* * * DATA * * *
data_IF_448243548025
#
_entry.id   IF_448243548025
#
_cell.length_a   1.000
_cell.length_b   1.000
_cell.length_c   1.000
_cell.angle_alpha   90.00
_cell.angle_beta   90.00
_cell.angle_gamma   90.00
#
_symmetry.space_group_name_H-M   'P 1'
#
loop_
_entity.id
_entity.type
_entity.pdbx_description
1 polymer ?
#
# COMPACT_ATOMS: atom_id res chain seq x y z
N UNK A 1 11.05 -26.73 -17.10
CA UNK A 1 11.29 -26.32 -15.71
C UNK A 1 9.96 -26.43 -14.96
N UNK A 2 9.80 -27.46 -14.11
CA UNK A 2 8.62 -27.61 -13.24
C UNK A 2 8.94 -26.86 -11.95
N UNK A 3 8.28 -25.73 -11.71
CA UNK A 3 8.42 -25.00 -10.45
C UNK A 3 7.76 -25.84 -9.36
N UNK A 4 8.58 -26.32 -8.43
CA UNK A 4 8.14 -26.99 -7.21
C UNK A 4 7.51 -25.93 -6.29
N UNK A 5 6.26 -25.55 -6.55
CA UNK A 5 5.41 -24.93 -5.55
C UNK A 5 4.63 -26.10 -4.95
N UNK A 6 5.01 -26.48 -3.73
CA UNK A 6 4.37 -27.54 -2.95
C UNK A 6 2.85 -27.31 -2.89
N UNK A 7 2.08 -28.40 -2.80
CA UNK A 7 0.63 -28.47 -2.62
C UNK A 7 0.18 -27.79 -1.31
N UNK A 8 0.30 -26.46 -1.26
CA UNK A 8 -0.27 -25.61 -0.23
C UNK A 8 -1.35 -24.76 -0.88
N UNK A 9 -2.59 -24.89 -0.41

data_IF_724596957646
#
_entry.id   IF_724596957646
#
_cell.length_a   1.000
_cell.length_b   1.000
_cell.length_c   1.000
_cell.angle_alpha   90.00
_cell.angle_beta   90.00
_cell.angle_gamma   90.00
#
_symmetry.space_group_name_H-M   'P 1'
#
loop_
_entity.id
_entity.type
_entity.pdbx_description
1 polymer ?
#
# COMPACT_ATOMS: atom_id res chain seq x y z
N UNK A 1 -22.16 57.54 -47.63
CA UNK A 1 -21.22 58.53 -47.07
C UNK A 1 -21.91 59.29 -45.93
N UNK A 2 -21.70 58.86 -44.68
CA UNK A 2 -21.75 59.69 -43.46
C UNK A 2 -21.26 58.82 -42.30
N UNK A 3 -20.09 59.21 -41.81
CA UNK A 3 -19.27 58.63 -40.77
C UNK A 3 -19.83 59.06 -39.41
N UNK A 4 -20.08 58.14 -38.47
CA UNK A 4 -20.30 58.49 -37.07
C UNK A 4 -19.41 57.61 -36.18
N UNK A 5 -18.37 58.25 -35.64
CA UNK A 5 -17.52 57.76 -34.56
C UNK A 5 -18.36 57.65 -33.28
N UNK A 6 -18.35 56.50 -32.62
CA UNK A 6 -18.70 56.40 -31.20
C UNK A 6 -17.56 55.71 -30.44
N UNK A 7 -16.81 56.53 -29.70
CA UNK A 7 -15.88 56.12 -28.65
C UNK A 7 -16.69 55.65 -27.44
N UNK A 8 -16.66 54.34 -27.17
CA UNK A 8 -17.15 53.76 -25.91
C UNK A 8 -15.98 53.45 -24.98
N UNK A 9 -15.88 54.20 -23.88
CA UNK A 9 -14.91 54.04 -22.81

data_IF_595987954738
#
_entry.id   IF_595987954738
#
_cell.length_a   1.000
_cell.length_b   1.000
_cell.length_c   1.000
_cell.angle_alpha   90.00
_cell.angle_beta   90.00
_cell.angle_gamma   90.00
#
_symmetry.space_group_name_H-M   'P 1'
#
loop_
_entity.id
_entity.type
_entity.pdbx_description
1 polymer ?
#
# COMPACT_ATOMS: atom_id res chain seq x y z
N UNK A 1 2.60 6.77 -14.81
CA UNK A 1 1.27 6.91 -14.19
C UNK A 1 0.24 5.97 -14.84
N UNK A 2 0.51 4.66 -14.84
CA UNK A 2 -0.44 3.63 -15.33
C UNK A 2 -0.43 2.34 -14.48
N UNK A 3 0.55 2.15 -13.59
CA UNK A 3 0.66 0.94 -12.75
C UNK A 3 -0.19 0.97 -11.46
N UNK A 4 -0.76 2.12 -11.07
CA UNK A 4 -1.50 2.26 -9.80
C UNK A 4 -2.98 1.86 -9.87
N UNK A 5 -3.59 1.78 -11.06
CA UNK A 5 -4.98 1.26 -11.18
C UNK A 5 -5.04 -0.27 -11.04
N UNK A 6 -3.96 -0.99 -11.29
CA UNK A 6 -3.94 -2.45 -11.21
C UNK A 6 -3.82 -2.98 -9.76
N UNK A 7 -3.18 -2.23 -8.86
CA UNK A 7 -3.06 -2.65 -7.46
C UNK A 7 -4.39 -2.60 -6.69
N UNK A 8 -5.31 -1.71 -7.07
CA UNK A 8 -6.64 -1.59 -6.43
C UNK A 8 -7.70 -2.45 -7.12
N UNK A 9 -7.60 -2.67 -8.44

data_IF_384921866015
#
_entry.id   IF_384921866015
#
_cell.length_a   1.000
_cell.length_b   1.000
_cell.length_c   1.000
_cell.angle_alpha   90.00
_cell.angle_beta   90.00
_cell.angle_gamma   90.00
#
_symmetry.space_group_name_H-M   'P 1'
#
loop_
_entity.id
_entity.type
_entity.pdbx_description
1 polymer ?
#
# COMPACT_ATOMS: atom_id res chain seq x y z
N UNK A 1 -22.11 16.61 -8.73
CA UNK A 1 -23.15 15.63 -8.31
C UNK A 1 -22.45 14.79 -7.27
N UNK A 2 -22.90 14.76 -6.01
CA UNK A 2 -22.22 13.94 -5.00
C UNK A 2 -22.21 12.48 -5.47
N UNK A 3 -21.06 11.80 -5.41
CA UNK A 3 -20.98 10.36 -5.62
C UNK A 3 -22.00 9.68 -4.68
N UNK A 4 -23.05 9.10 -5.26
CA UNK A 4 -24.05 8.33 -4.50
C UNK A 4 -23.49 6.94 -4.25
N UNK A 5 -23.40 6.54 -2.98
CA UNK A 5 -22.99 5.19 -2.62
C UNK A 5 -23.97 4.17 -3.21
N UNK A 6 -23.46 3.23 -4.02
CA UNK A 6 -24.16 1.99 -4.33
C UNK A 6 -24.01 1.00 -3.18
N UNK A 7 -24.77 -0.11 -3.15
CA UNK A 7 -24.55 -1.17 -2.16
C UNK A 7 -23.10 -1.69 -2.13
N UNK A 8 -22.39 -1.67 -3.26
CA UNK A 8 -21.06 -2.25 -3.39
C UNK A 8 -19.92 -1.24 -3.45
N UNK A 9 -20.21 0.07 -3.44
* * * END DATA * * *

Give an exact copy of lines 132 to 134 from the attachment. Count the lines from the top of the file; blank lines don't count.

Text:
C UNK A 7 -4.39 -2.60 -6.69
N UNK A 8 -5.31 -1.71 -7.07
CA UNK A 8 -6.64 -1.59 -6.43